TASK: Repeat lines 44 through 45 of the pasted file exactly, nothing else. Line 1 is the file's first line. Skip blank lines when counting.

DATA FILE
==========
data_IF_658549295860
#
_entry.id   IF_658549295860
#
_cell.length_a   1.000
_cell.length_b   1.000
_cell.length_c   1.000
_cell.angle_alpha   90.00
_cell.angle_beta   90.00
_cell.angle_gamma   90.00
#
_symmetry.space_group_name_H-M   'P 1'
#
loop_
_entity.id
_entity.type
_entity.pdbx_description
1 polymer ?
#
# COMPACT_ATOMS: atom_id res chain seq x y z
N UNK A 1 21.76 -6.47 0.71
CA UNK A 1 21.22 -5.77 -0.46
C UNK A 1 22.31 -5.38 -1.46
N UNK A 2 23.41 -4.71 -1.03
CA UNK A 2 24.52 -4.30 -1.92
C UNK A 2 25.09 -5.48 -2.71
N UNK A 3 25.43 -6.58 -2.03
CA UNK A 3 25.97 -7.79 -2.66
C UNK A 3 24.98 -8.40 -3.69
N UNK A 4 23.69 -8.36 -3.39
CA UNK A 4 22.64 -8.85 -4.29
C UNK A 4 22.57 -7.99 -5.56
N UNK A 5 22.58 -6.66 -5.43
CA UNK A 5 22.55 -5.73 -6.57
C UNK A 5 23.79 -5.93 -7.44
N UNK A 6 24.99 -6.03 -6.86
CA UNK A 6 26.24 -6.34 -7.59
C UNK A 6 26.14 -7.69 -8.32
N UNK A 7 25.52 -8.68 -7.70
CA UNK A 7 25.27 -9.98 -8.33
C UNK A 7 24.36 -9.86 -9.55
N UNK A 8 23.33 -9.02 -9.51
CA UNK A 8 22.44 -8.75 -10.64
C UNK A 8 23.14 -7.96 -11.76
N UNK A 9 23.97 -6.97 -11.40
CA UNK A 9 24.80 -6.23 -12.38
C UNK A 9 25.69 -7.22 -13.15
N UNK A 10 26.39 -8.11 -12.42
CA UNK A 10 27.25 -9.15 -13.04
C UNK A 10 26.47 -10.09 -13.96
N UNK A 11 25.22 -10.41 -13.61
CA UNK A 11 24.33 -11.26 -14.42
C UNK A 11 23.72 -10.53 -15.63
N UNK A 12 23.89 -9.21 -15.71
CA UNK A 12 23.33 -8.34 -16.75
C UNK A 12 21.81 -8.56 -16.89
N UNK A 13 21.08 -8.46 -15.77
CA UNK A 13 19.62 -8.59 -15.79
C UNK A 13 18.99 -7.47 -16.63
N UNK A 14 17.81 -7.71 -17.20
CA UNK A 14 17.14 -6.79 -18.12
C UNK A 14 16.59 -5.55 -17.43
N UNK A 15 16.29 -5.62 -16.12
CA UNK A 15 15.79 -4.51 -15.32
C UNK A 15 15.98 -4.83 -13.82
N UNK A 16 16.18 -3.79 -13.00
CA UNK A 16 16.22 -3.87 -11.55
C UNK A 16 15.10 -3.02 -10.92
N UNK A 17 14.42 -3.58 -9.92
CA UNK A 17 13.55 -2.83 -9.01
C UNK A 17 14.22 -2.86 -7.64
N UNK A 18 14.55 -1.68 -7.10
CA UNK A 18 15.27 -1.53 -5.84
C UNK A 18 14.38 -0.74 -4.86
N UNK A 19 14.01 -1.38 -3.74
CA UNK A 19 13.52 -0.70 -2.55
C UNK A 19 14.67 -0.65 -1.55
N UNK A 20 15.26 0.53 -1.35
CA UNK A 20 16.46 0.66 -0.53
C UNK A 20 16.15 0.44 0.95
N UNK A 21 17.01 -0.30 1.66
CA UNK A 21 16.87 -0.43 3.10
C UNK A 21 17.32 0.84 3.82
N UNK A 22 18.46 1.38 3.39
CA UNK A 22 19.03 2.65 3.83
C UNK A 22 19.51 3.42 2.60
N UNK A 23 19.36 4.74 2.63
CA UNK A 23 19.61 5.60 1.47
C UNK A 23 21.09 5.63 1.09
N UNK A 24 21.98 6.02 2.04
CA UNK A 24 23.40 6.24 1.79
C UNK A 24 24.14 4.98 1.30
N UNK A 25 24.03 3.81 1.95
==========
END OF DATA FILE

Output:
C UNK A 8 23.14 -7.96 -11.76
N UNK A 9 23.97 -6.97 -11.40